Happily Ever Hereafter

I’ve always been a sucker for a happy ending, even if that ending happened in the afterlife rather than on earth. Wuthering Heights was one of the first “classics” I read—when I was 12—and I was perfectly okay with Catherine and Heathcliff finding happiness as ghosts on the moors. (I can’t really imagine any corporeal beings being happy there, what with the treacherous bogs and all. You’d pretty much have to be a disembodied spirit.)

Perhaps it’s the Easter season that got me thinking about the afterlife, but not the organized religion kind, which I never found very appealing. My converted Catholic brother is shocked that I make no particular effort to celebrate Easter, and the lapsed Episcopalian who was forced to attend church as a child and paid to do so as an adult (paid soloist) is not positive he’s wrong. However, there is something about being forced to do something that makes you resist it all the more. (Take note, parents who insist on piano lessons! … Although those of us who ended up having to accompany students, not to mention ourselves, are mighty glad you did.)

But back to the subject at hand ….

I’ve been wracking my brains for other novels other than WH whose endings would only be considered happy if you’re willing to take that leap of faith into the afterlife, but not too many jump to mind–even though I know I’ve read a ton of them, particularly romance, reincarnation or time-travel novels. Among recent bestsellers, I liked The Lovely Bones well enough, although the book didn’t really work as a movie. Mostly I’ve been thinking about afterlife movies, or movies whose success depend on the viewer buying the concept of an afterlife, such as The Hereafter—the Clint Eastwood production. (I have the book on my to-read list.)

This movie particularly appeals to people like me—a hopeful spiritualist in a Pascal’s Wagerish sense. I did resist seeing it initially. Jeff and I were spending Christmas with his family, and the hotel movie theater was showing it at its late-show. The description, something like “three people deal with death” didn’t exactly promise a jolly good time.

Death! The perfect subject for Christmas.

Well, yes, as it happens.

Another reason I’ve resisted is that I’ve seen a few too many grim Clint productions in recent years (mainly, Mystic River) and was inclined to think this would be another. I do admire the guy as a person (what I know of him) and director and enjoy him as an actor—even in those orangutan movies.

The Hereafter begins with a spectacular tsunami scene, which I’ve watched several times all by itself for the coolness of the special effects, wherein the lead actress, Cecile de France—beautiful but in a real-person way—“dies” and revives, certain that she has witnessed the afterlife. Matt Damon is a reluctant medium who drowns out the voices by listening to nothing but Dickens on booktape (who can blame him? especially when the readers are British and can do all the voices!). His character is particularly sympathetic, even if I don’t buy for a minute that the woman he meets in cooking class would run away under any circumstances. On repeated viewings, I tend to fast-forward through the scenes involving the kid, although his performance is great and these scenes are intrinsic to the plot. It all comes together perfectly at the end, and although I always have a good cry, I am uplifted. There are very few movies I bother to watch more than once these days. As a kid I watched many movies multiple times. A few I continue to revisit periodically, although I may have finally reached my saturation point with Gone with the Wind and Dr. Zhivago (sad endings, both, but oh well!).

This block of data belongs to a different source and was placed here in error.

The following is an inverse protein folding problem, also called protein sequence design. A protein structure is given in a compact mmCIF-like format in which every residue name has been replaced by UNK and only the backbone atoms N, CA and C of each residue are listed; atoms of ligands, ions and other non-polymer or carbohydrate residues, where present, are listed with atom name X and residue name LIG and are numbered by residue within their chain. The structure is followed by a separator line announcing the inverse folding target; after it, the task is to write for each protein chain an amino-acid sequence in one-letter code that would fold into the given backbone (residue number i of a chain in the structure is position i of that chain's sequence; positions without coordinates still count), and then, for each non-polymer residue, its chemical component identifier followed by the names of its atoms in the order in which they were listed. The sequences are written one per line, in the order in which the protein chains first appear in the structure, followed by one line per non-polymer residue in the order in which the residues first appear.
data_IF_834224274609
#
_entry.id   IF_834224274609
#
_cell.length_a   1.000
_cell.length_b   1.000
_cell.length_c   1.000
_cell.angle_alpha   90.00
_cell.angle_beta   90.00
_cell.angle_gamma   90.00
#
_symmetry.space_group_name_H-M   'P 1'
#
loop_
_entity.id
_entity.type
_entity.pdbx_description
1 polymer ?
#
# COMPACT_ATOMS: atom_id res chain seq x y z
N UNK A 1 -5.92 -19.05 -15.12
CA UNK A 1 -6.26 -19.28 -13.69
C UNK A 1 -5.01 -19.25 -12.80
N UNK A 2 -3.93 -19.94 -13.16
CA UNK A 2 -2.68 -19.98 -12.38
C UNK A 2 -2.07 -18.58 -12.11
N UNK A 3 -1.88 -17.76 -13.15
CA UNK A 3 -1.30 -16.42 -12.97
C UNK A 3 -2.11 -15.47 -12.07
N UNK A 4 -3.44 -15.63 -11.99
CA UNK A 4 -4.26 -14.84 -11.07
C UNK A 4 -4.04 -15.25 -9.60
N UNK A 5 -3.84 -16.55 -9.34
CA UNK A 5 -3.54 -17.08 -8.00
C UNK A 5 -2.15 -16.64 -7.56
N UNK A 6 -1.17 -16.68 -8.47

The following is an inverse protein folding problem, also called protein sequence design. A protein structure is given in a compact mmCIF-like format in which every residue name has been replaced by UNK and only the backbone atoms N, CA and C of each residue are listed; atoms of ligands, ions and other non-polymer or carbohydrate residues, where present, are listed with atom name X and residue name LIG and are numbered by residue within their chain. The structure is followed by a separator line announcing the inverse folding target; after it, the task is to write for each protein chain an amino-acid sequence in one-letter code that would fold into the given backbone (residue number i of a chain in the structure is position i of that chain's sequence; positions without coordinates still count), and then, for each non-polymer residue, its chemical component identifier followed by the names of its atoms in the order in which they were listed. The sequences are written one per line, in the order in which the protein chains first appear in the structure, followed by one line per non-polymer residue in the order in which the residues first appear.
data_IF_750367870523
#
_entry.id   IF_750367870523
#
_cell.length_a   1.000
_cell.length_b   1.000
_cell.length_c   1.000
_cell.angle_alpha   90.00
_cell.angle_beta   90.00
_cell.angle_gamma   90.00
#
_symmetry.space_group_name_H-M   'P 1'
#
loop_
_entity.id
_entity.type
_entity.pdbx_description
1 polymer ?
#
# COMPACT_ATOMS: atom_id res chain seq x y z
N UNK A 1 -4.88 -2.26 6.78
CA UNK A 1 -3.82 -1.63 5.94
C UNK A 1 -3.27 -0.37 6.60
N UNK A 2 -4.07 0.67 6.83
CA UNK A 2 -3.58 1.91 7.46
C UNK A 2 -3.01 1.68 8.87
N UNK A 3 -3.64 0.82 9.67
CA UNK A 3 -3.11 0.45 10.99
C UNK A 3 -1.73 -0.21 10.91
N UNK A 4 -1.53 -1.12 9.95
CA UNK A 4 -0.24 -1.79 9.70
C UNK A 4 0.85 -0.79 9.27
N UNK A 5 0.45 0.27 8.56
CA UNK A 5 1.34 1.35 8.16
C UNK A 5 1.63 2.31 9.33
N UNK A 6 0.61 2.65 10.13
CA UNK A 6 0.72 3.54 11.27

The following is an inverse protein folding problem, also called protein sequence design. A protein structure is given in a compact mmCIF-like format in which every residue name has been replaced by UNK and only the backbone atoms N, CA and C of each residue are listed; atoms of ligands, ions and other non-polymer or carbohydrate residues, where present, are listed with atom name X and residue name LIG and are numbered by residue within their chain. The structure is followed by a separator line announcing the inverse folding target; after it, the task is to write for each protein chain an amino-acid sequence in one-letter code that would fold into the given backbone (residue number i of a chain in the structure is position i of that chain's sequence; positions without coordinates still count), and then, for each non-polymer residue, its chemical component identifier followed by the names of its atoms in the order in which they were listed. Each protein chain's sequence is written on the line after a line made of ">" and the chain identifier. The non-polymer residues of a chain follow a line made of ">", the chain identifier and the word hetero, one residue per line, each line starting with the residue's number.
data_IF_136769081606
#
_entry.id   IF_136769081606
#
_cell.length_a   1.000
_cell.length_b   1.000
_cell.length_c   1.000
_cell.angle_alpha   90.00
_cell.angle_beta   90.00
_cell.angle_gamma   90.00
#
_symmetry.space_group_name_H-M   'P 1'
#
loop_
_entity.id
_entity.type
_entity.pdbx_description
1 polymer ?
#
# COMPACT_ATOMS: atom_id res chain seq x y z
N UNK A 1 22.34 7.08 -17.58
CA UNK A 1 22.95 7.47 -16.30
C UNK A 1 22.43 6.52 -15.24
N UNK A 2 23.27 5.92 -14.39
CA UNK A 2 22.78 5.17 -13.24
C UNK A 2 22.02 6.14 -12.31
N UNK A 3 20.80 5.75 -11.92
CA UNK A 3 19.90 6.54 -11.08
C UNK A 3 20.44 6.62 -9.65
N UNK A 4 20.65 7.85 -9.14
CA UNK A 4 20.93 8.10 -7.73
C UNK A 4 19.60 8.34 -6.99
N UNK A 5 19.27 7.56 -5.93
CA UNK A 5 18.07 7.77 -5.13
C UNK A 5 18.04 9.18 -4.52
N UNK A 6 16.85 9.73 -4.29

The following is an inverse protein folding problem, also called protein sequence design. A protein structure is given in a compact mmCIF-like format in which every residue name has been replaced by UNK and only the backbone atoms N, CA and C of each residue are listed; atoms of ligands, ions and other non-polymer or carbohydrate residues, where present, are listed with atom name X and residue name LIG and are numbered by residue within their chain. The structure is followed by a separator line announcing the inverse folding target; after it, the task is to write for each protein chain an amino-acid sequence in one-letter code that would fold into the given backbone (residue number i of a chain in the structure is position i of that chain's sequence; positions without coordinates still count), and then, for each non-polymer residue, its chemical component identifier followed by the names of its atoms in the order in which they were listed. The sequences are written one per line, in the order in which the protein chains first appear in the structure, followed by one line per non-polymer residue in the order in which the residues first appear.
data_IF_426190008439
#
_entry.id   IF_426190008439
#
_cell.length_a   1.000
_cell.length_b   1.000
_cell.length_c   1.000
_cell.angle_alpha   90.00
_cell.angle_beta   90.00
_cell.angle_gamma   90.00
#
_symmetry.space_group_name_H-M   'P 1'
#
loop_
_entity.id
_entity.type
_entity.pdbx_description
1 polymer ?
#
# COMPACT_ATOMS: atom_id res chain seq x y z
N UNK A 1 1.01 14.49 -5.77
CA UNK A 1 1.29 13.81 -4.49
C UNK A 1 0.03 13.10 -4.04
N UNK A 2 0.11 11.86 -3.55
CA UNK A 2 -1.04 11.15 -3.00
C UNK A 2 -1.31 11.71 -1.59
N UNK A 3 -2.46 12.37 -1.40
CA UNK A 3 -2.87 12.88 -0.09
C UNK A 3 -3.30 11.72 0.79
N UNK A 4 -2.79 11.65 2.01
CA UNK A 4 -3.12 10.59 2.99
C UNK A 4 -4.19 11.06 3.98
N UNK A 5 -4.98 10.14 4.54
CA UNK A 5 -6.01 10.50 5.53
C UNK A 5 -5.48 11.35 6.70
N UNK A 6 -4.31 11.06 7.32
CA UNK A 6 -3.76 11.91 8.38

Here are a few recommendations if you’re looking for atypical Easter fare:

  • Heaven Can Wait and the film it is based on, Here Comes Mr. Jordan
  • The Ghost and Mrs. Muir (the Rex Harrison film, not the TV show)
  • Maytime (Jeanette MacDonald & Nelson Eddy), although Naughty Marietta and Rose Marie are by far the best of their movies. A note to opera fans–these films also have fun excerpts from operas, and you wish you could see Jeanette in all these roles, even if her voice wasn’t big or rich enough for the stage.
  • Resurrection. Ellen Burstyn at her most empathetic. The main character becomes psychic after a near-death experience. Ending is kind of happy, depending on how you measure these things.
  • The Dead Zone. Dated, but Christopher Walken is at his creepy/sexy best. Not exactly a happy ending if you want to see true love triumph. Happy, if you’re going by what’s-best-for-mankind standards.

As far as traditional Easter movies goes, I confess I have whiled away an hour or two (or three, with commercials) from year to year sobbing during Ben Hur. (I think it’s the film score that really gets me going.) Charlton Heston isn’t on my list of “actors I most admire,” but he was perfectly cast in that movie, which is a riveting epic drama from start to finish, no matter what your religion.

Then there’s The Robe. Gets me every time!

I could usually get a laugh out of my father with my Richard Burton imitation: “Were …  you … out … there?!”

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